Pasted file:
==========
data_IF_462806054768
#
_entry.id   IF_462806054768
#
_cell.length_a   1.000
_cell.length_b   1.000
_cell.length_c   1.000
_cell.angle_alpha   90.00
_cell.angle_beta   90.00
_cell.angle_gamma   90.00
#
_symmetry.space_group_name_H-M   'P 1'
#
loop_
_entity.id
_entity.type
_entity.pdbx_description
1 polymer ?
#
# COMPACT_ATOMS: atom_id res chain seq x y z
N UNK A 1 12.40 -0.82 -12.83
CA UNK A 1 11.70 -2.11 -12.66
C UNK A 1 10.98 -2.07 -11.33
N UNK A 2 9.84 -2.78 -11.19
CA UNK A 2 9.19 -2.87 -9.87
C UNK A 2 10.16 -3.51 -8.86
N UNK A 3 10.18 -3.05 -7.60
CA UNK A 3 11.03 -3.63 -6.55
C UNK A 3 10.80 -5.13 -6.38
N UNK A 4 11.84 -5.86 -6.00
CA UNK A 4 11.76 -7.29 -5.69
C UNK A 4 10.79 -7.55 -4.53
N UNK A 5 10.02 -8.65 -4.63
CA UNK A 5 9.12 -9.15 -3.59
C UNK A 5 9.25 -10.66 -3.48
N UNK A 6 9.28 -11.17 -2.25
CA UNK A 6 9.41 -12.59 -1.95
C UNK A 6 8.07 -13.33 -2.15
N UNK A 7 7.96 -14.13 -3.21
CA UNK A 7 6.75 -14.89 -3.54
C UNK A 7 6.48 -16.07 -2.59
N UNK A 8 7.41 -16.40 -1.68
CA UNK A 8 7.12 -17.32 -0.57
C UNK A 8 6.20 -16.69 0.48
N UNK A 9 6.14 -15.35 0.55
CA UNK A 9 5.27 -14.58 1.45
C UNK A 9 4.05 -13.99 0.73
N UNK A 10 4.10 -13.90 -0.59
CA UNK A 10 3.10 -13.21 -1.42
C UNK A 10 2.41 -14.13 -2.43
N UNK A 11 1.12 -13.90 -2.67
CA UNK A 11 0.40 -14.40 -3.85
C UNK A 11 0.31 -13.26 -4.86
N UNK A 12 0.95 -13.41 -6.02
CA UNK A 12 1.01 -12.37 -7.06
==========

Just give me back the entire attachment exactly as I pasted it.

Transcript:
data_IF_462806054768
#
_entry.id   IF_462806054768
#
_cell.length_a   1.000
_cell.length_b   1.000
_cell.length_c   1.000
_cell.angle_alpha   90.00
_cell.angle_beta   90.00
_cell.angle_gamma   90.00
#
_symmetry.space_group_name_H-M   'P 1'
#
loop_
_entity.id
_entity.type
_entity.pdbx_description
1 polymer ?
#
# COMPACT_ATOMS: atom_id res chain seq x y z
N UNK A 1 12.40 -0.82 -12.83
CA UNK A 1 11.70 -2.11 -12.66
C UNK A 1 10.98 -2.07 -11.33
N UNK A 2 9.84 -2.78 -11.19
CA UNK A 2 9.19 -2.87 -9.87
C UNK A 2 10.16 -3.51 -8.86
N UNK A 3 10.18 -3.05 -7.60
CA UNK A 3 11.03 -3.63 -6.55
C UNK A 3 10.80 -5.13 -6.38
N UNK A 4 11.84 -5.86 -6.00
CA UNK A 4 11.76 -7.29 -5.69
C UNK A 4 10.79 -7.55 -4.53
N UNK A 5 10.02 -8.65 -4.63
CA UNK A 5 9.12 -9.15 -3.59
C UNK A 5 9.25 -10.66 -3.48
N UNK A 6 9.28 -11.17 -2.25
CA UNK A 6 9.41 -12.59 -1.95
C UNK A 6 8.07 -13.33 -2.15
N UNK A 7 7.96 -14.13 -3.21
CA UNK A 7 6.75 -14.89 -3.54
C UNK A 7 6.48 -16.07 -2.59
N UNK A 8 7.41 -16.40 -1.68
CA UNK A 8 7.12 -17.32 -0.57
C UNK A 8 6.20 -16.69 0.48
N UNK A 9 6.14 -15.35 0.55
CA UNK A 9 5.27 -14.58 1.45
C UNK A 9 4.05 -13.99 0.73
N UNK A 10 4.10 -13.90 -0.59
CA UNK A 10 3.10 -13.21 -1.42
C UNK A 10 2.41 -14.13 -2.43
N UNK A 11 1.12 -13.90 -2.67
CA UNK A 11 0.40 -14.40 -3.85
C UNK A 11 0.31 -13.26 -4.86
N UNK A 12 0.95 -13.41 -6.02
CA UNK A 12 1.01 -12.37 -7.06